Have You Met Nora? is the new book by the author Nicole Blades. Nora Mackenzie is the woman who has it all. Well versed in her career as a top fashion stylist, she is weeks away from getting married to one of the wealthiest bachelors in NYC. In a life-changing moment, she finds herself having to face the reality of becoming a part of one of the richest, most powerful families by becoming Mrs. Beaumont and letting go of the name she has created–Nora Mackenzie. However, Nora has been omitting a significant part of her identity. What her fiancé and friends don’t know is she not white but bi-racial!

In flashback moments from her past, we learn that Nora’s mother was an employee for Dr. Bourdain and his wife. Her mom passes away from cancer, the Bourdains adopt her, and Mrs. Bourdain sends Nora away to a prestigious boarding school after deceptively knowing that her husband has been abusing Nora over the years. Mrs. Bourdain grooms Nora as a young, white lady, dying her hair blonde and sending her off to boarding school where she begins a new life passing as a white girl to finally finding some acceptance.

As her wedding day gets closer, a blast from Nora’s past shows up by the name of “Ghetto Dawn”. Dawn is a former classmate from Nora’s high school who found out she was bi-racial. To save herself from her identity being revealed, she gets Dawn kicked out by framing her as the school thief. Dawn is back for revenge and wants to ruin Nora’s perfect life.

As Nora begins to unravel (her real support system being only herself), she slowly starts to fall apart as she accepts there is no control over this deception she is living. Fighting her way through the pool of emotions, she has to figure out a way to stop Dawn before she ruins the life she has worked so hard to achieve.

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Blades does a good job at manipulating your emotions and feelings about Nora. When her mother asks her to help with the laundry during her childhood, she comes across as a spoiled young lady. There is the initial assumption that she felt her skin color made her better than her mother, and she wanted to disassociate with her mother’s position in life as a maid. However, later on in the novel, the relationship between Nora and her mother is quite touching, and the fond moments Nora recalls of her mother’s endearing Bajan ways and quotes make it difficult to believe that she would throw away her mother’s memory in the way that she does.

The issues of race, culture, and class in Have you Met Nora? felt trivialized, and I struggled with the tone of the book. Little trinkets put into place particularly about race and class fell empty with no real in-depth examination. For example, I felt Nora’s mother being from Barbados and not African-American was significant to the ideas about colorism and culture that were deeply rooted in Nora’s character. I felt her wanting to visit the bakery that reminded her of her mother and her decision to not have household help and clean her own home were integral to her never actually shedding who she was.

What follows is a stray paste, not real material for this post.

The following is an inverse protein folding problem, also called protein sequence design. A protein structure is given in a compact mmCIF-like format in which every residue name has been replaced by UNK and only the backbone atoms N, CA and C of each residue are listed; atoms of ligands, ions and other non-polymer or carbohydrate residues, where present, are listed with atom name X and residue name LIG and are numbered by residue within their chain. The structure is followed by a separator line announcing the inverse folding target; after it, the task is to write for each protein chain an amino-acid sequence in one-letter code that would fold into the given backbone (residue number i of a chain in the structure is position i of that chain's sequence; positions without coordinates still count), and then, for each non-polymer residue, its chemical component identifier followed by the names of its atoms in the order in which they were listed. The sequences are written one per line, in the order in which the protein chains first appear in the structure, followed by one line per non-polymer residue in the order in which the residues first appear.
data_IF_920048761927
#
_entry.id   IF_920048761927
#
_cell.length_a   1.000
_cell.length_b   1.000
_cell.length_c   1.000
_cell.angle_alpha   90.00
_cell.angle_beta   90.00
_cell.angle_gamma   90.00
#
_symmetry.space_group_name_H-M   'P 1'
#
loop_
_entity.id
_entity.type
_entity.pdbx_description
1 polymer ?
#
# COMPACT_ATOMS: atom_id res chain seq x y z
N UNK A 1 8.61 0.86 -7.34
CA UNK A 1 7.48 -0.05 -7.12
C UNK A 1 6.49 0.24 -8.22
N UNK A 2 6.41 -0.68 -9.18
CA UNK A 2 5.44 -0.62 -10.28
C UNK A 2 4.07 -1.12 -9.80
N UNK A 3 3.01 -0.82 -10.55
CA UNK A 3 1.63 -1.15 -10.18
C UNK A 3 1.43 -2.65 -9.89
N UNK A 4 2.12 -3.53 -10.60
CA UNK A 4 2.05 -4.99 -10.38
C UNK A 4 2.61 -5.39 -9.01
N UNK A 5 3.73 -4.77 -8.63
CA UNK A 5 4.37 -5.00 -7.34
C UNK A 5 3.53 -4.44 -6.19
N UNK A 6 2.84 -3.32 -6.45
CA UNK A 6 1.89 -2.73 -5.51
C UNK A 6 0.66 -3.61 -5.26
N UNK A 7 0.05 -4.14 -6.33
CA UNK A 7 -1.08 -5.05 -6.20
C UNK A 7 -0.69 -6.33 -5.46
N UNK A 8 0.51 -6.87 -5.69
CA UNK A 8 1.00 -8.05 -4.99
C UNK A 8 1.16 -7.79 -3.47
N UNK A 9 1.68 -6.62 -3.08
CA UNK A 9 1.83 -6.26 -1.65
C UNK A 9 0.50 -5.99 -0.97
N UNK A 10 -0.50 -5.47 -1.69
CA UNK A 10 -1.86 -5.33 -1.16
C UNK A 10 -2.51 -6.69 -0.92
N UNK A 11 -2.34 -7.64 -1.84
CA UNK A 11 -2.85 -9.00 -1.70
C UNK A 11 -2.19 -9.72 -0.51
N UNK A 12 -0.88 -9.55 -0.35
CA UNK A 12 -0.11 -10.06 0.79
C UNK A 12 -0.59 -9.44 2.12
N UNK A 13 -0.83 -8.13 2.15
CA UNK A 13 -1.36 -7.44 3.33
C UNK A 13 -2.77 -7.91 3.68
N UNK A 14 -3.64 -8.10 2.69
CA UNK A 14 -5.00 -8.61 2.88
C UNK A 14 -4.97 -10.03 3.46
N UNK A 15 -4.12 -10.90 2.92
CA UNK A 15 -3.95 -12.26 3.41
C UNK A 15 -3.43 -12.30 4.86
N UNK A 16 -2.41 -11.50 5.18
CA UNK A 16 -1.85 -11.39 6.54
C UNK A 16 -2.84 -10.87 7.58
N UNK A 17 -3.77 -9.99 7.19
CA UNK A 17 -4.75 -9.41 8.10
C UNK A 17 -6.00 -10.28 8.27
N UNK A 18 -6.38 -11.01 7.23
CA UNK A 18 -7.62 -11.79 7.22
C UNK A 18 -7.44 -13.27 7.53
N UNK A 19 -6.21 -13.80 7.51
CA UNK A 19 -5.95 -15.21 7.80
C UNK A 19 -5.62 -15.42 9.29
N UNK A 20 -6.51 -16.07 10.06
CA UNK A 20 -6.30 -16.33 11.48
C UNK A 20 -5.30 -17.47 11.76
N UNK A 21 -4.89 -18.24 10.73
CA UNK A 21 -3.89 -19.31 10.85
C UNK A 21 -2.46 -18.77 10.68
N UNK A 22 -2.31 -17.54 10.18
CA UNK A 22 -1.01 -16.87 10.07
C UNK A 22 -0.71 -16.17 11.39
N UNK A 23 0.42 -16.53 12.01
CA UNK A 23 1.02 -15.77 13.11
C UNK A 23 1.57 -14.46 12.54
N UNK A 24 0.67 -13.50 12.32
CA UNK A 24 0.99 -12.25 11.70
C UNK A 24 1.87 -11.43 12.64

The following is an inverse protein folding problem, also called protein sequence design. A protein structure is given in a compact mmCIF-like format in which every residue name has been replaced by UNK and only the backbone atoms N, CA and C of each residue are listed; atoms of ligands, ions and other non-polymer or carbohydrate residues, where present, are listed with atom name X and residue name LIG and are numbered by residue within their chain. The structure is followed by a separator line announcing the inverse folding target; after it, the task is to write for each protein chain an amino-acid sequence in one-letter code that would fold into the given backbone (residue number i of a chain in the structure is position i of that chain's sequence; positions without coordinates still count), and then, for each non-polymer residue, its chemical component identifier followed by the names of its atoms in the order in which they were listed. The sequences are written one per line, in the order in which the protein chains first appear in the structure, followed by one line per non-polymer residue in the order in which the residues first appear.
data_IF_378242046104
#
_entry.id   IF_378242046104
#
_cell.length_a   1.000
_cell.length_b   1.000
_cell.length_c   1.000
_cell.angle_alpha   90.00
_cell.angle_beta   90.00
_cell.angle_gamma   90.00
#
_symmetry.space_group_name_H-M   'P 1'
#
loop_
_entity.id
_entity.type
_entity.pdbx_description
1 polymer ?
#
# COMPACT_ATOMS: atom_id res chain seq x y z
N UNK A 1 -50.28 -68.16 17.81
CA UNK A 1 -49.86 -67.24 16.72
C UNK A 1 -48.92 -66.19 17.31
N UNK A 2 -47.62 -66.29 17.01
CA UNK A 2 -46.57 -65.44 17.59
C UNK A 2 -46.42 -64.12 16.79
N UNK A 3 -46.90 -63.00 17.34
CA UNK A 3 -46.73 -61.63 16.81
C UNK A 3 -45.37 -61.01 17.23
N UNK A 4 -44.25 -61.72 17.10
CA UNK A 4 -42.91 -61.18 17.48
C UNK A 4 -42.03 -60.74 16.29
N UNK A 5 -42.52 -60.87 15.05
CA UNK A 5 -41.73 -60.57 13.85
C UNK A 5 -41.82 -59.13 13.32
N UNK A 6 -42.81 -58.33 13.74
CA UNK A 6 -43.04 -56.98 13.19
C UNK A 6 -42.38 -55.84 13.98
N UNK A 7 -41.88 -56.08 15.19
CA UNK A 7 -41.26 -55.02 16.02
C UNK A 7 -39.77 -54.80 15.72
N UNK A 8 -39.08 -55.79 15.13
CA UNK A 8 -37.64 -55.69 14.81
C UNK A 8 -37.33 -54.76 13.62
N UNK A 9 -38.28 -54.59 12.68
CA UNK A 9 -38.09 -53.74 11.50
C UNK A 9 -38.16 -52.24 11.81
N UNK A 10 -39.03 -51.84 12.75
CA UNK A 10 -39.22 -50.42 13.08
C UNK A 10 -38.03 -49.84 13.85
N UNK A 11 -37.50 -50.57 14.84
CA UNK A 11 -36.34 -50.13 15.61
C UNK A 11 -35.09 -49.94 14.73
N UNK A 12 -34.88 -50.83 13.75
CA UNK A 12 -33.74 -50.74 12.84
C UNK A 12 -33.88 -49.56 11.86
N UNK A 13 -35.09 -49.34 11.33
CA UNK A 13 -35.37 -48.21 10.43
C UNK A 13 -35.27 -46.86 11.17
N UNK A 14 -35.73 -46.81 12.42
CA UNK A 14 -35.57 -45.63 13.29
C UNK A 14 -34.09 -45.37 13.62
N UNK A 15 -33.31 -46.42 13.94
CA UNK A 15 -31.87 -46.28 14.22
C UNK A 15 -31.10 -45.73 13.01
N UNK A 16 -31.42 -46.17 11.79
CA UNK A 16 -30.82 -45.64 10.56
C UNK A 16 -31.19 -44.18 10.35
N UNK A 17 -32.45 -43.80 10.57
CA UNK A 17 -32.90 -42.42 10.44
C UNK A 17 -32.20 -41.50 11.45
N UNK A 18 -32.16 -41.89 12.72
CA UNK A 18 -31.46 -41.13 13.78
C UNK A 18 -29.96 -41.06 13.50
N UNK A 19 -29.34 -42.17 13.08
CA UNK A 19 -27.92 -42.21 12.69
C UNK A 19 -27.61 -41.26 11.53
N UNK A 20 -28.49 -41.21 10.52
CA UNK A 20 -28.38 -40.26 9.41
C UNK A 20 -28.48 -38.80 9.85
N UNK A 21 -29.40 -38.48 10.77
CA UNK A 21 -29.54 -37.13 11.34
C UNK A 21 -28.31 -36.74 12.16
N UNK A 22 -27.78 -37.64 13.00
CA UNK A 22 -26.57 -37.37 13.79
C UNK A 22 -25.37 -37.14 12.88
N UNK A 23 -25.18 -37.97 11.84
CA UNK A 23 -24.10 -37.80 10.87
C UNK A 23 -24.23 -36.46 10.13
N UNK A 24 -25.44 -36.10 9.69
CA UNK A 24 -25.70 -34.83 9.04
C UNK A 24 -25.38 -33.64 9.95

For me, Nora and her friends’ personalities read as Black characters; there was an attitude or sass that felt distinctively Black. Maybe it was intentional, but in my mind, I had carved out a preppy Manhatten-esque tone particularly for her best friend, Jenna. This was something lacking in the author’s writing style–creating an authentic tone for essentially all white characters. Additionally, there were no racial or class undertones from her fiancés family or her friends to suggest that her revelation of being bi-racial would be taken negatively.

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For such a complex character, I felt the motivations for her actions were only tied to her childhood and not her present experience with the man she loved. When Nora attends the tea party hosted at Lady Beaumont’s and Dawn invites herself as “Nwad”, all the older white women are interested in getting to know her. Although predictable, this could have been a moment to encourage Nora not to hide the truth. There wasn’t enough in the novel to indicate that Nora would have been ostracized from the Fisher family had she told them the truth.

When her fiancé Fisher chooses to marry her even though he knew she had stolen some toxic chemicals from his lab, it showed that his love outweighed everything, even his family name. Without giving away a major spoiler, the injustice that Nora was able to get on with her life was incredulous to me. I felt frustrated with the ending as Nora became such a complex character only to be quite flat in the end.

Have you Met Nora? will be available October 31, 2017 by Kensington Publishing Corp.

Disclaimer: The writer of this article received an advanced reader copy from the author/publisher in exchange for an honest review.

Catrina is from London and works abroad as a high school teacher, teaching High school film in the Philippines. She’s a serial traveler and has lived in Hong Kong, Spain and El Salvador (yes, murder central!). She binge watches TV shows, takes photographs, and occasionally blogs about her traveling adventures.